Ex-Nassau lawmakers' trial to continue Thursday

Roger Corbin on his way in to court, Roger Corbin on his way in to court, Monday. (June 28, 2010) Photo Credit: James Carbone

advertisement | advertise on newsday

Prosecutors failed to prove their case against three former government officials accused of corruption related to a New Cassel development, one of the defense attorneys argued Wednesday.

During his closing argument, Hempstead attorney Frederick Brewington dumped a box of jigsaw puzzle pieces onto the defense table.

"This is what they left us with -- a big mess," he told the jury.

On trial are former Nassau lawmakers Roger Corbin of Westbury, and Patrick Williams of Uniondale; and Neville Mullings of Westbury, former executive director of the town's Community Development Agency.

They were indicted in July 2010 on charges of conspiracy and grand larceny for allegedly steering work to developer Ranjan Batheja in exchange for $400,000 in bribes. All charges were dismissed last week against a fourth defendant, former North Hempstead building Commissioner David Wasserman.

Prosecutors claim Batheja paid Corbin bribes totaling $280,000 between 2005 and 2007, and funneled $20,000 to Mullings through his son, Gordon.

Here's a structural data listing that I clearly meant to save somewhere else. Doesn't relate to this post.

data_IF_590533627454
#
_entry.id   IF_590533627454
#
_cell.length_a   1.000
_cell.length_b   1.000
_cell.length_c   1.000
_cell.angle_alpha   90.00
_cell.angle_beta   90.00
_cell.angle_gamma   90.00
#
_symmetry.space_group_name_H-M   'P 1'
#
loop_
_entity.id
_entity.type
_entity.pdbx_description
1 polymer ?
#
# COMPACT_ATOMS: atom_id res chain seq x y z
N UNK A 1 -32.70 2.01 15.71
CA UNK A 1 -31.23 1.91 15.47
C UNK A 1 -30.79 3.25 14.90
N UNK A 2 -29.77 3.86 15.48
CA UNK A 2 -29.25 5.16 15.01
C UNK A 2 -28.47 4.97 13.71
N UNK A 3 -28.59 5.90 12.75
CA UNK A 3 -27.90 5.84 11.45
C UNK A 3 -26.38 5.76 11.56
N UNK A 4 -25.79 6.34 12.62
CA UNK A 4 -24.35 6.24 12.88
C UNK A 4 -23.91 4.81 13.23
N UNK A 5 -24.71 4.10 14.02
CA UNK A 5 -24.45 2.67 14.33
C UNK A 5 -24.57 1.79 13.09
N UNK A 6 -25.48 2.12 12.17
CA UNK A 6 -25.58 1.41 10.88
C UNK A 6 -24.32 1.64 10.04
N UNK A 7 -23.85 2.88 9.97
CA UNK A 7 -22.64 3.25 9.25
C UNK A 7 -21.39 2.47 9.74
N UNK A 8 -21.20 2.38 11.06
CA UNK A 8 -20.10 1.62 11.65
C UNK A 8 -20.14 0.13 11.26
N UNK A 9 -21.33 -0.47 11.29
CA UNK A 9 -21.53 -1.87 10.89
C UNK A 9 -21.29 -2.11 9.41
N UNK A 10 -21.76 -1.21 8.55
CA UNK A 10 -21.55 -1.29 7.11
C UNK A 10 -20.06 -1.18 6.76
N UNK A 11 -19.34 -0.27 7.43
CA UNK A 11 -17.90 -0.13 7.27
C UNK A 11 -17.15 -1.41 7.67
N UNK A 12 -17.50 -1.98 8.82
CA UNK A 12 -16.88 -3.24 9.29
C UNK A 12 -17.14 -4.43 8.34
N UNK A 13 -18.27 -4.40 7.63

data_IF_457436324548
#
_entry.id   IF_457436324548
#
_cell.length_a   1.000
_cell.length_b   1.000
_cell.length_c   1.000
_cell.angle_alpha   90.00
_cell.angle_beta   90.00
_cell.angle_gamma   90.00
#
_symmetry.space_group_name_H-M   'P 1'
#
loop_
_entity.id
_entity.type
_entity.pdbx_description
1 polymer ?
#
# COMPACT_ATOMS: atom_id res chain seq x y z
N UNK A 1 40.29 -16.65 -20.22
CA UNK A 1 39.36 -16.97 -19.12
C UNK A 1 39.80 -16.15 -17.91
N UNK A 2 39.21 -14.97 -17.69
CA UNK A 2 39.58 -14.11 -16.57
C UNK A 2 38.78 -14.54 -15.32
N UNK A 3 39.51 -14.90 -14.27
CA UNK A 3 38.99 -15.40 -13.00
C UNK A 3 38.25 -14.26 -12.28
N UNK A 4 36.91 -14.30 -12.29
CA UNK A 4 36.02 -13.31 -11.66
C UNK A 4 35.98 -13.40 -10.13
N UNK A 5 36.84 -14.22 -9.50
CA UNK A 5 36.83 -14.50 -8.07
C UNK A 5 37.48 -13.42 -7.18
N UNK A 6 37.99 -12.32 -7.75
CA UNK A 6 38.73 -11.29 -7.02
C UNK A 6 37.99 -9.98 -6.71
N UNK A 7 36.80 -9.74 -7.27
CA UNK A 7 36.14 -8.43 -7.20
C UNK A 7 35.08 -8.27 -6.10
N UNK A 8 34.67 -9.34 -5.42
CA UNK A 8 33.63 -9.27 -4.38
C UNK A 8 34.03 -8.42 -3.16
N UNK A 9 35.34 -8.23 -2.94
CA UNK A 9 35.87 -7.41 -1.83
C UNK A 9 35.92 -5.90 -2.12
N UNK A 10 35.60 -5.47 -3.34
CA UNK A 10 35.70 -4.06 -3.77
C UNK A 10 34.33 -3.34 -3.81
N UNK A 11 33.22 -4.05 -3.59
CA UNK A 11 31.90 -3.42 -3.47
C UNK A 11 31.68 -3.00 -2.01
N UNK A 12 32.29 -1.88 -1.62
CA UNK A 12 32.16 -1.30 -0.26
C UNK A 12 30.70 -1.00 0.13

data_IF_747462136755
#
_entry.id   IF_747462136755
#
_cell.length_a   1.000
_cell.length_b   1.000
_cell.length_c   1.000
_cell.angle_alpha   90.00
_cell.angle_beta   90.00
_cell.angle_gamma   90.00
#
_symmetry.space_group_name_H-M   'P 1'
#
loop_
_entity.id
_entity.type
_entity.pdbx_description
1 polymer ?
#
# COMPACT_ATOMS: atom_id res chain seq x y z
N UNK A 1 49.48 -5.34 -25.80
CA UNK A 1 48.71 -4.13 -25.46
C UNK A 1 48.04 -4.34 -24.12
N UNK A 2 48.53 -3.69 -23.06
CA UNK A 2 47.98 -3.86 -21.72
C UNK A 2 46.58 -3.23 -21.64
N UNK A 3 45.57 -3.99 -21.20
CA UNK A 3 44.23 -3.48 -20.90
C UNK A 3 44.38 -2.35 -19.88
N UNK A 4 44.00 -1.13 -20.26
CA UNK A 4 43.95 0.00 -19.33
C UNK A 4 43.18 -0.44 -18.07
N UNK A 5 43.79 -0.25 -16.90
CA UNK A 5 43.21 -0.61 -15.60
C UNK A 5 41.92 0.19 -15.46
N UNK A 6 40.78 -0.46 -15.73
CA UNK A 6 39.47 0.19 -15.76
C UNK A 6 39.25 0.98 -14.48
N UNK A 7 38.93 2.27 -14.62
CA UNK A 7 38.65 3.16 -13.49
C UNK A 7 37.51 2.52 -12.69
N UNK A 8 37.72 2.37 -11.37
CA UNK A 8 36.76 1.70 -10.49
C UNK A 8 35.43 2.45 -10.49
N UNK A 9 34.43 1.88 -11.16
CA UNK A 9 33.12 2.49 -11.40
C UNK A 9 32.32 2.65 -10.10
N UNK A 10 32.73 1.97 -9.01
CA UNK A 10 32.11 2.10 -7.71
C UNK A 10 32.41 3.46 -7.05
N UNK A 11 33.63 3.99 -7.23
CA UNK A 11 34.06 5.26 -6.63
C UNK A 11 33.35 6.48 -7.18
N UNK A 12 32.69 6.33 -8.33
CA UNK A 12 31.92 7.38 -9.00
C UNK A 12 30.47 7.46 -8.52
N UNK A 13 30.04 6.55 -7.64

advertisement | advertise on newsday

Assistant District Attorney Teresa Corrigan began her summation Wednesday afternoon and is expected to continue Thursday.

Brewington, representing Mullings, reminded jurors that one of the detective investigators testified that he couldn't prove that the elder Mullings received any benefit from Batheja's payments to his son.

"End of case on that," Brewington said.

In his closing argument Tuesday, Corbin's attorney, Kenneth St. Bernard, of Mineola, said Corbin couldn't have stolen the New Cassel site because he had no power as a Nassau County legislator to award Batheja a North Hempstead town project.

The payments from Batheja to Corbin, he said, were for Corbin's consulting work in helping set up a meeting between Batheja and high-level state, city and local elected officials.

According to the evidence, Corbin's first check was dated in February 2005, several months after Batheja won the bid. "You don't pay for something you have already," St. Bernard said.

You also may be interested in: